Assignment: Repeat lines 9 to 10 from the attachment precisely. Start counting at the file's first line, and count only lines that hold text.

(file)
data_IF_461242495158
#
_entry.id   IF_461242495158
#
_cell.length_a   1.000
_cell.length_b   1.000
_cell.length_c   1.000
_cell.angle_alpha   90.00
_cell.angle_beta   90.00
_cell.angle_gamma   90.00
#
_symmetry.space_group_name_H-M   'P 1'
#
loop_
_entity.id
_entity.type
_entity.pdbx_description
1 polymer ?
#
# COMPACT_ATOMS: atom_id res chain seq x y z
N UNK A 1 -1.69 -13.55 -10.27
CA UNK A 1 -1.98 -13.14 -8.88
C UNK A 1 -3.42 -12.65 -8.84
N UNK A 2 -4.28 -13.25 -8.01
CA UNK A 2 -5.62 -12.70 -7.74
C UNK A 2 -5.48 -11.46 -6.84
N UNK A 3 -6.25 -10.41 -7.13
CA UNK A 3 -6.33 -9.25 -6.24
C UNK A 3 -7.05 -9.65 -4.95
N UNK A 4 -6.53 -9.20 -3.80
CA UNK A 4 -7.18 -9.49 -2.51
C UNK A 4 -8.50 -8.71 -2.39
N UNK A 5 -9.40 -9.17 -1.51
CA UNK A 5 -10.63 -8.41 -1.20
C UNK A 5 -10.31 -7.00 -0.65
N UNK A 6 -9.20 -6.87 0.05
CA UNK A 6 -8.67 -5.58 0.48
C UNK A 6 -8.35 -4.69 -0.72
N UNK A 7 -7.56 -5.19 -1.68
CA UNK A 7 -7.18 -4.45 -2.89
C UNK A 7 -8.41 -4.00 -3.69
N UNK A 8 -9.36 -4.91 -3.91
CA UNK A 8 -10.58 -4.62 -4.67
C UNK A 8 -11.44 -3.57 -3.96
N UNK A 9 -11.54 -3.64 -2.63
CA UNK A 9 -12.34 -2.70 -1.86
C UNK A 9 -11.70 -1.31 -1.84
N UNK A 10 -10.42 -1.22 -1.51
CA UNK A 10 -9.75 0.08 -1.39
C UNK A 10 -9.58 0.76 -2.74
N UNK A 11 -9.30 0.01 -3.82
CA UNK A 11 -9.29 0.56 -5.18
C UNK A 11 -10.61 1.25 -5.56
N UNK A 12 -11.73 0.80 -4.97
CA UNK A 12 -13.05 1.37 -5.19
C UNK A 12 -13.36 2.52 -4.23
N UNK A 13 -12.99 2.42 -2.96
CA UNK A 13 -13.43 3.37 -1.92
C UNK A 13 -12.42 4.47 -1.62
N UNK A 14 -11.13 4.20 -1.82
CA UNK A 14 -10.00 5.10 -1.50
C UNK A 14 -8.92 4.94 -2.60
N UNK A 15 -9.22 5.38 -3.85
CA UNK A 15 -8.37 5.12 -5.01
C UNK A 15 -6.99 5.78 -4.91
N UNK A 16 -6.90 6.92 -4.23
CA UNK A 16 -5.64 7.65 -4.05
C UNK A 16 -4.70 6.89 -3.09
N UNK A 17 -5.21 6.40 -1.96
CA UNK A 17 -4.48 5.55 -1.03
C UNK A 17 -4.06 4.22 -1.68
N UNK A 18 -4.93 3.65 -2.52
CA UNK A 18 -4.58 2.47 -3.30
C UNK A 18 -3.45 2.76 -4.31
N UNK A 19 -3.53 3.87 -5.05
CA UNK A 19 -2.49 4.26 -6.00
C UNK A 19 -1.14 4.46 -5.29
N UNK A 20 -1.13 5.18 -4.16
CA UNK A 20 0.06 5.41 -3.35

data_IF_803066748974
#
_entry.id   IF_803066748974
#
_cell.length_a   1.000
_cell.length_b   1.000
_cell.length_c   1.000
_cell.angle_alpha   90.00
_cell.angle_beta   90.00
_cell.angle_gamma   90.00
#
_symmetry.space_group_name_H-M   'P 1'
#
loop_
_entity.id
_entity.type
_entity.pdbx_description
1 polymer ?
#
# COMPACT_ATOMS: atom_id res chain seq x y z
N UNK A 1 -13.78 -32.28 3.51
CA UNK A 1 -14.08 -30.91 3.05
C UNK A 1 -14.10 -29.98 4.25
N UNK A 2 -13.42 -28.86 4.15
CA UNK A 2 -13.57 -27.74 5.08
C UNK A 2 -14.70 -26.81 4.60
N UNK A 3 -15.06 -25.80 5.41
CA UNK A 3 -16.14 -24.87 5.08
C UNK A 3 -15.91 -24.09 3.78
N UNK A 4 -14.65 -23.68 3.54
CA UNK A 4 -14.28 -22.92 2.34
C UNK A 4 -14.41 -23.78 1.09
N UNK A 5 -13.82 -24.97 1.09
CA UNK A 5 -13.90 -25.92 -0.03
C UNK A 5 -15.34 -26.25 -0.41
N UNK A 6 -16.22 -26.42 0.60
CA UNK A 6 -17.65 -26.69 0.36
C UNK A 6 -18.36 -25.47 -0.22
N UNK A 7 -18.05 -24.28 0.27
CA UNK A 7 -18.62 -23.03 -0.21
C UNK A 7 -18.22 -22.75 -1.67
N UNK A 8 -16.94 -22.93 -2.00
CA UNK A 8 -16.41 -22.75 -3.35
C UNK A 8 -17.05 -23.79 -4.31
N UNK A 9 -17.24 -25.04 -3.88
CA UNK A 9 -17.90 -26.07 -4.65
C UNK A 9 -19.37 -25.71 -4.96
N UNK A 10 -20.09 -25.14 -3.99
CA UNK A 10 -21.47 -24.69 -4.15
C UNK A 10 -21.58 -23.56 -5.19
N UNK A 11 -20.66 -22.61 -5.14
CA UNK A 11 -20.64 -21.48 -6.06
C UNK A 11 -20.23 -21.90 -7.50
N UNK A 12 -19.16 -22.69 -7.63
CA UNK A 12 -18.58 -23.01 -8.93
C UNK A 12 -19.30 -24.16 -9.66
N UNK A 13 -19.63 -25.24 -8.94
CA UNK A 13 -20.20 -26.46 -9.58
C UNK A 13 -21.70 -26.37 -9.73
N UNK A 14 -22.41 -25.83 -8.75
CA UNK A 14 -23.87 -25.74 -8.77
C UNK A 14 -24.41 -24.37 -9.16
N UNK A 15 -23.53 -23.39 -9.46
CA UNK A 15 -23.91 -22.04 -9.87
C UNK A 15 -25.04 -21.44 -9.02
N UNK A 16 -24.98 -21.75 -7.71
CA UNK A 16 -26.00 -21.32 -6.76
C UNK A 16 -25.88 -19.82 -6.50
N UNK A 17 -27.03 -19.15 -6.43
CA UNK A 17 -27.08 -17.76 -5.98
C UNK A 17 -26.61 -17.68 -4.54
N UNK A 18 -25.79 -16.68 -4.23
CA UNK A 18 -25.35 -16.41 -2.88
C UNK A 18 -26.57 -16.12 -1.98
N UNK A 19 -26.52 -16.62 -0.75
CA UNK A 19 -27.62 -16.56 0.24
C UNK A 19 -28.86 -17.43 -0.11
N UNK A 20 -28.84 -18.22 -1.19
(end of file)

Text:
_cell.angle_beta   90.00
_cell.angle_gamma   90.00